We see taxes are a weapon that you use AGAINST the "other" group as opposed to a neutral mechanism that helps distribute large but necessary public costs as equitably as possible across the population.

Very few articles talk about taxes as a process by which we fund important things like: infrastructure, defense, education, health, etc. Instead it's almost always either:
a) a platform to complain about how someone else has it better than me or has something they don't deserve
b) a platform for complaining about how a political party or individual I disagree with is an idiot

One thing that people seem to be unified on... OTHER people don't pay enough taxes whereas I, of course, pay too much.

That is... the system is unfair:
..and there is definitely a relationship between how much you pay (in absolute terms) and how unfair you think it is.

This is pretty unhealthy, in my opinion, and what is at stake is our ability to create a functioning society.

Personally I don't see taxes as bad or good, nor do I see them as a weapon that should be used in class warfare. There are plenty of other class warfare weapons that are perfectly legitimate and probably more effective: minimum wage, employment laws, social security limitations and payouts, welfare reform, and so on. And those are equally fun to debate!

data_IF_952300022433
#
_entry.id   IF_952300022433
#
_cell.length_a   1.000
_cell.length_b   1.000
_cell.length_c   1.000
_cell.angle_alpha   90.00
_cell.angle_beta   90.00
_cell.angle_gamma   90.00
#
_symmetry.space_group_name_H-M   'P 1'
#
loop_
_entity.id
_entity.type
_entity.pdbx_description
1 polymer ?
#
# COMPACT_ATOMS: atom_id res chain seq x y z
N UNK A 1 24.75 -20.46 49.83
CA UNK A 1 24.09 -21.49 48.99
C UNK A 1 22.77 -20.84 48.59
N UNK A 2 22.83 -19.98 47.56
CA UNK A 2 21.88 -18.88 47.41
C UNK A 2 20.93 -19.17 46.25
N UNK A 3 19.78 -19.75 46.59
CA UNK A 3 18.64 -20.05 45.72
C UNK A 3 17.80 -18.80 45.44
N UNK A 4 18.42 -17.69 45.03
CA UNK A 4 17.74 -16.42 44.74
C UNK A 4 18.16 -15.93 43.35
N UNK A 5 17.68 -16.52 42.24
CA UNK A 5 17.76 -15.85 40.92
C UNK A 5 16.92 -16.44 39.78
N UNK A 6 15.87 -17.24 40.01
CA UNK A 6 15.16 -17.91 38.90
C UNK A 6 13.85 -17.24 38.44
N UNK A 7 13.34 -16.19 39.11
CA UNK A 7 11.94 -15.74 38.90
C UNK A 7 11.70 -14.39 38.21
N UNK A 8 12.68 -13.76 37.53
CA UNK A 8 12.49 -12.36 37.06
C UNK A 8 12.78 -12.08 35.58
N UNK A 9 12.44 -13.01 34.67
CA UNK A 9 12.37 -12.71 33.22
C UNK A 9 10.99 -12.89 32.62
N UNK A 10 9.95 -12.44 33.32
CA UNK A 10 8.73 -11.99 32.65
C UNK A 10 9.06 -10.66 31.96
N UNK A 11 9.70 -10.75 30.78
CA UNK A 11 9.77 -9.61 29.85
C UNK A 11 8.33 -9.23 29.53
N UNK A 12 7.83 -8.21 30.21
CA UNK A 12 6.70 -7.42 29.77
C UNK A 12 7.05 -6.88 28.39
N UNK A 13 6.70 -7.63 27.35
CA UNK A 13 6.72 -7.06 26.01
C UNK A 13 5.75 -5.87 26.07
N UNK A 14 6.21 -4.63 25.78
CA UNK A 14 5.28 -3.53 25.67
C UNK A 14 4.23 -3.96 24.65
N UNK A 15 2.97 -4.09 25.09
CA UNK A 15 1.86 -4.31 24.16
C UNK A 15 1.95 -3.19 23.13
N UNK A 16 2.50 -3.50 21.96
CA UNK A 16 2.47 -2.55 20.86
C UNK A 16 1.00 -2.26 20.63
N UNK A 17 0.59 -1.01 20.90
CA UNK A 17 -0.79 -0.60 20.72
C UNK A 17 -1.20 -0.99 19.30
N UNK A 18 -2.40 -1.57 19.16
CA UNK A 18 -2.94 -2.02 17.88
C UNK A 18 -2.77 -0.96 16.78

I think when we think and talk about taxes we should try to look at it from two perspectives:
1) Which programs/projects/institutions benefit from public ownership and support and which don't.
2) How can we distribute the costs of those programs/projects/institutions in such a way that the wealth of the payer is proportionate to the cost they bear.

That means we need much more debate and transparency around what (1) actually is. I suggest an itemized list of public projects/programs/institutions, their associated cost and each person's "share" of that bill. So basically I know that when the DOD buys a stealth bomber, I paid $4.89 for it, and I can then look at where I spent my money and decide where I think it makes sense and use that to inform my voting behavior.

Maybe I think that an extra Grade Vanilla Latte would have been much better than a stealth bomber... or maybe I'd be willing to forego that extra 24 pack of diet soda so that we can fix some of the crumbling bridges. Ultimately those are the decisions that we are making, but they are so buried that we don't think about it this way.

In this way we can see taxes as a way to get maximum benefit from public contribution to important projects that we all need as opposed to this evil institution that is just sucking up all our money and giving it to others far less deserving than ourselves.